Dismiss Notice
Join Physics Forums Today!
The friendliest, high quality science and math community on the planet! Everyone who loves science is here!

Calculating uncertainty.

  1. Mar 9, 2010 #1
    In my physics class we are constantly taking measurements and calculating uncertainty. Unfortunately my teacher has neglected to teach us how to calculate it and I am at a loss.
    Currently I am working on calculating moment of inertia including its uncertainties.

    Can anyone walk me through the process of how uncertainties are calculated?

    Any advice is appreciated.

    Thank you.
  2. jcsd
  3. Mar 18, 2010 #2


    User Avatar
    Science Advisor

    It's not clear what you are asking. You don't "calculate" the uncertainty (or error) of a measurement, it is part of the measurement itself and depends upon the method of measuring. For example, if you are measuring a distance with a ruler with marks 1 mm apart, then you give the measurement to the "nearest mm" so your error is 1/2 mm and the uncertainty is "plus or minus 1/2 mm".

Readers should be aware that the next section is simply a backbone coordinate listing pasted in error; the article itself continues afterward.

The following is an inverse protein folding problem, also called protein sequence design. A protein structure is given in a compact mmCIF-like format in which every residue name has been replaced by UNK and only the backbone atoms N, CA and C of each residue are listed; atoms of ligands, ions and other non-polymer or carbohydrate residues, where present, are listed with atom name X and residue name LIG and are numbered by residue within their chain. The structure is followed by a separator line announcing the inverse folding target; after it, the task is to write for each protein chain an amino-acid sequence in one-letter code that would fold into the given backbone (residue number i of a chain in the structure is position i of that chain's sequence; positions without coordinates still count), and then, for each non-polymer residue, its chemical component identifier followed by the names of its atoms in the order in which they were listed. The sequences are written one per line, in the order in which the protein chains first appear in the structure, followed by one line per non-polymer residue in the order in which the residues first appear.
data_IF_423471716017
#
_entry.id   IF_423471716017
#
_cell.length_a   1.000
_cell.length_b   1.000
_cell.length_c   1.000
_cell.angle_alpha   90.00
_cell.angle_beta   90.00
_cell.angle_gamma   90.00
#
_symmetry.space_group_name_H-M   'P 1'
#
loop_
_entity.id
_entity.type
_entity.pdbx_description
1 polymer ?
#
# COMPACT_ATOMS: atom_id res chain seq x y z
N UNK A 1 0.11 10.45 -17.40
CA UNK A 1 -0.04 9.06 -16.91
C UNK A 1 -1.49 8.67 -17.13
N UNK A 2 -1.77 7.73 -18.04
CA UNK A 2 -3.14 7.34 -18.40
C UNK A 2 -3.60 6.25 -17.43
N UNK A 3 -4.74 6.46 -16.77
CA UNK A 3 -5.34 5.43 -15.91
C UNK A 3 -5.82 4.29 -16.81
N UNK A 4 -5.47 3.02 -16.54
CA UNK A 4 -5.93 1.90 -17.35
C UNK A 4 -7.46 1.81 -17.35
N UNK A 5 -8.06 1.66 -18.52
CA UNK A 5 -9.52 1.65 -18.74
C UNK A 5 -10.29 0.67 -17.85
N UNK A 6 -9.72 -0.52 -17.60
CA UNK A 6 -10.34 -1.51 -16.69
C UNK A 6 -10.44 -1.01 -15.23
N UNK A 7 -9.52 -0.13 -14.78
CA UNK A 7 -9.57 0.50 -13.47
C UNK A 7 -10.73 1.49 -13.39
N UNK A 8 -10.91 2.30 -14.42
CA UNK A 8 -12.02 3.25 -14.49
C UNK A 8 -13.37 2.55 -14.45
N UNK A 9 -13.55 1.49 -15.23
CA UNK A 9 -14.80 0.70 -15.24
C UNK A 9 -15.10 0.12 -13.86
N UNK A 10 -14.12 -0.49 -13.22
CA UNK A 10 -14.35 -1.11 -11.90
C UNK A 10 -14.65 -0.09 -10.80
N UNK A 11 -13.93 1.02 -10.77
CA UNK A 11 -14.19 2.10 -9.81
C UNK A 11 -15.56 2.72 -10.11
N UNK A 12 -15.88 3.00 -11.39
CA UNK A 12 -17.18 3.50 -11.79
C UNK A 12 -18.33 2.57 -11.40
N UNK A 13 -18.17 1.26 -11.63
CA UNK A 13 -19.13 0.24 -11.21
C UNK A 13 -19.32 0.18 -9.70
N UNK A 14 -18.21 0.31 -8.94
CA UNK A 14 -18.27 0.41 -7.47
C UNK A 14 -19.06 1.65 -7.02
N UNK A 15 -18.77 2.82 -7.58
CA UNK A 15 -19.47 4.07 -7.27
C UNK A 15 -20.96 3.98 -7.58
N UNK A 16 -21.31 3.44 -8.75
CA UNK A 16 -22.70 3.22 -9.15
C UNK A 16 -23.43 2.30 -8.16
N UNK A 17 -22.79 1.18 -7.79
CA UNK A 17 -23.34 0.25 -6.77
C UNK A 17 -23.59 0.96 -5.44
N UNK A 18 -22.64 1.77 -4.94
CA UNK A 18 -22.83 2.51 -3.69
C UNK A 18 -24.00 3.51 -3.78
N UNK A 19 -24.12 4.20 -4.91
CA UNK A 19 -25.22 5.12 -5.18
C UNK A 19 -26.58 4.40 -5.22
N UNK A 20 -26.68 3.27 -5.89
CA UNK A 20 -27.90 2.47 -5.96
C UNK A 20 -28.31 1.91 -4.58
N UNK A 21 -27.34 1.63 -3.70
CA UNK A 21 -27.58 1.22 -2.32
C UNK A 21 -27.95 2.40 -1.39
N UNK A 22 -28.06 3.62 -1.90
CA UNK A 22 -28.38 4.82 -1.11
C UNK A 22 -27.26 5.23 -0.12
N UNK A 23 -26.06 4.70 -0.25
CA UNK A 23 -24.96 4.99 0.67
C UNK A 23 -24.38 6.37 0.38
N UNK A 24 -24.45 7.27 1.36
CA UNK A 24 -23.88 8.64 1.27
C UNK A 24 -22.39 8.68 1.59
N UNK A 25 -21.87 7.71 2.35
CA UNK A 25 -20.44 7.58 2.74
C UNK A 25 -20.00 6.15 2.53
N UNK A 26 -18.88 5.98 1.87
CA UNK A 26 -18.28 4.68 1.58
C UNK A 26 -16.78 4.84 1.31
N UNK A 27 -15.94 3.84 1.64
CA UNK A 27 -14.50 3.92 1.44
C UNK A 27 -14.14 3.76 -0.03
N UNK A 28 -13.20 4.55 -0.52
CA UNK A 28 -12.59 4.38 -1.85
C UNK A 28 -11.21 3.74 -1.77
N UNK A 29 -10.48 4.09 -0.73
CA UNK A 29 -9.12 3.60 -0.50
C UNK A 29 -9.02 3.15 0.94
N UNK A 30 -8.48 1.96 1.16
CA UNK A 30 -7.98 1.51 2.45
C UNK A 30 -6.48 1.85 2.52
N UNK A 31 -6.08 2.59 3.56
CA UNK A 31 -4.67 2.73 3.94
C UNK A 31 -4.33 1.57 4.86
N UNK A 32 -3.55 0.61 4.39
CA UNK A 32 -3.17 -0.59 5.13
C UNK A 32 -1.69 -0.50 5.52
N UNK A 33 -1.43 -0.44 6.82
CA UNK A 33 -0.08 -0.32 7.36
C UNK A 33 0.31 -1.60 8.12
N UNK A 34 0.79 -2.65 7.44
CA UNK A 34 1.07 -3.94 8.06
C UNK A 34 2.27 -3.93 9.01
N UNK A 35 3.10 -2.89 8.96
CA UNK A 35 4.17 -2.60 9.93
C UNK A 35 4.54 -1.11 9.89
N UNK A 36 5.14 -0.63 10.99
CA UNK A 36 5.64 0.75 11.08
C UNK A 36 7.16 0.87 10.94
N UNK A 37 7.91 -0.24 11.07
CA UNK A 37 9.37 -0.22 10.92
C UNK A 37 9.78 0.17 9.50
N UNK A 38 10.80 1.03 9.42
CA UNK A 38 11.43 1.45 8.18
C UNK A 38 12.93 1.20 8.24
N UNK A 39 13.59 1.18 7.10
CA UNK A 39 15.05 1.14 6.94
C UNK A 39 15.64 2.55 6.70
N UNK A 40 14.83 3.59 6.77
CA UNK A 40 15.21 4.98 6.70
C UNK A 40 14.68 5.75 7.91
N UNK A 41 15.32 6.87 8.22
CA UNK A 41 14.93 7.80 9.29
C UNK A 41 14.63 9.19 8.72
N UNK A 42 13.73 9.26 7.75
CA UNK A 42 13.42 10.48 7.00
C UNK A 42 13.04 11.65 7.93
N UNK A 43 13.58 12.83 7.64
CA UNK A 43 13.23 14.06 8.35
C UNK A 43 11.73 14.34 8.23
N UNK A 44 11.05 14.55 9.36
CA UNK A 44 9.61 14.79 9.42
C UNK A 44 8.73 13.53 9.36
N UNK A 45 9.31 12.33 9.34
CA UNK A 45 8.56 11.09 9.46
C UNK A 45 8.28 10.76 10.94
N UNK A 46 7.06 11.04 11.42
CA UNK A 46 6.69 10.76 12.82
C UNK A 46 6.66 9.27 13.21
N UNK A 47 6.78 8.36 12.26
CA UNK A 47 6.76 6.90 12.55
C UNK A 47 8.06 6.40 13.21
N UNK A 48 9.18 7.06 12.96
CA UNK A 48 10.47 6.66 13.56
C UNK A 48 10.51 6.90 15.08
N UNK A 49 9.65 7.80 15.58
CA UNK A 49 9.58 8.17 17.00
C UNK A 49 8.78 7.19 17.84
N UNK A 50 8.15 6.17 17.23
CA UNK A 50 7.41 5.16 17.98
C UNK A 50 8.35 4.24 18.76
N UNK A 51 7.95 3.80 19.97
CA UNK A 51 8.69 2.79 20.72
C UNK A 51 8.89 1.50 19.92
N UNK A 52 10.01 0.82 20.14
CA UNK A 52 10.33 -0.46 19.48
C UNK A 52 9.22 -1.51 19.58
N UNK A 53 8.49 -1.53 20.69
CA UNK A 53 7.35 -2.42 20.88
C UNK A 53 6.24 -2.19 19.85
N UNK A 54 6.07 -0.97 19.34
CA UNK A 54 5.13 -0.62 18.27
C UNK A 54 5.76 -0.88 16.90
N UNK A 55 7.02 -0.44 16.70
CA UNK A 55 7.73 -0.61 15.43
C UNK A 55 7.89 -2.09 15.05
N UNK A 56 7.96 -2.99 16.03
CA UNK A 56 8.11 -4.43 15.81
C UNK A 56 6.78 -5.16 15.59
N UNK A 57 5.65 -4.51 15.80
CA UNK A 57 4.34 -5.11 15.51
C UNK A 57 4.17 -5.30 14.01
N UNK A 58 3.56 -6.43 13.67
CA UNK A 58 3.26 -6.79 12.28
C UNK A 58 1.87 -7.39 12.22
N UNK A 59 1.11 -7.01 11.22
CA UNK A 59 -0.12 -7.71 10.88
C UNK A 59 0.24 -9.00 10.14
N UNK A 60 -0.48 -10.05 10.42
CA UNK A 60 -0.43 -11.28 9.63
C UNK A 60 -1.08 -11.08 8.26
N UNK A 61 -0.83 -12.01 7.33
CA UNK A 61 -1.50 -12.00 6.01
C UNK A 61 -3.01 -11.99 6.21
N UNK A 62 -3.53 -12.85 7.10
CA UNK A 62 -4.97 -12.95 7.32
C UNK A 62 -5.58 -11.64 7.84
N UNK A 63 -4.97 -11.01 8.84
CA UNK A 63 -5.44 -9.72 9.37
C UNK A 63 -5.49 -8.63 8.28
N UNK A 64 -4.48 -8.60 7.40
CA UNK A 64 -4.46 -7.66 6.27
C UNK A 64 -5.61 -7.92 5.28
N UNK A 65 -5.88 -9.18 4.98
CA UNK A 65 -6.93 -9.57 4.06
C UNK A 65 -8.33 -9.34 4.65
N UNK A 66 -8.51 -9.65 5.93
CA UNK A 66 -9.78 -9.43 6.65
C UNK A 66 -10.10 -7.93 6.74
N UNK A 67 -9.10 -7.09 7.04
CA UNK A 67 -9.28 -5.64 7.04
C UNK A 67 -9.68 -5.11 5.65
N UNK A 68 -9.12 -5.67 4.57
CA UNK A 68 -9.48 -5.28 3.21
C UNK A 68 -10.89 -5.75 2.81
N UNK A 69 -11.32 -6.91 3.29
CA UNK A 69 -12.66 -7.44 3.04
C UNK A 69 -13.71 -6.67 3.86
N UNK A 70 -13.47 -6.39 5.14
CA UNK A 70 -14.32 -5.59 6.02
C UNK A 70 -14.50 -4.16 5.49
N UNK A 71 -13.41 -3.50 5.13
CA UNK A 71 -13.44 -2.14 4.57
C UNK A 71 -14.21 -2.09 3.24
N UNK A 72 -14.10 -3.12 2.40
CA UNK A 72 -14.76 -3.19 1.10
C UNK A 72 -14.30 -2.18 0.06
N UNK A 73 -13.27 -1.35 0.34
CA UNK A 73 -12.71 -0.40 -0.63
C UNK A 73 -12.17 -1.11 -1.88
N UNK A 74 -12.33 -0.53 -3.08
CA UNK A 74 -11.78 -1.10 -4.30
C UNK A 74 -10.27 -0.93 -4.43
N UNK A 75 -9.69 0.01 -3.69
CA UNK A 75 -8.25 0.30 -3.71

If you measure two distance as, say, "20 cm plus or minus 1/2 mm" and "33 cm plus or minus 1/2 mm" then that means you distances cannot be more than 20.05 cm and 33.05 cm so their sum cannot be more than 53.1 cm. Similarly the two measurements cannot be less than 19.95 cm and 32.95 cm so their sum cannot be less than 52.9 cm. That is, the sum is "53 cm plus or minus 1 mm".

    The product of those same two measurement cannot be less than 662.6525= (20)(33)+ 2.6525 cm nor less than 657.3525= (20)(33)- -2.6475. Those errors are slightly different but can be approximated by "660 plus or minus 2.65".

    Notice that the "relative errors" (how large the error may be compared to the mearurement itself) are .05/20= 0.0025 and .05/33= 0.0015 while the relative error in the product is 2.65/660= .0040= .0025+ .0015.

    That illustrates two engineering "rules of thumb": When adding (or subtracting) measurements, the errors add. When multiplying (or dividing) measurements, the relative errors add.

    And since this is a question and not "Learning Materials", I am moving it to "General Physics"
    Last edited by a moderator: Mar 18, 2010
  4. Mar 18, 2010 #3
Share this great discussion with others via Reddit, Google+, Twitter, or Facebook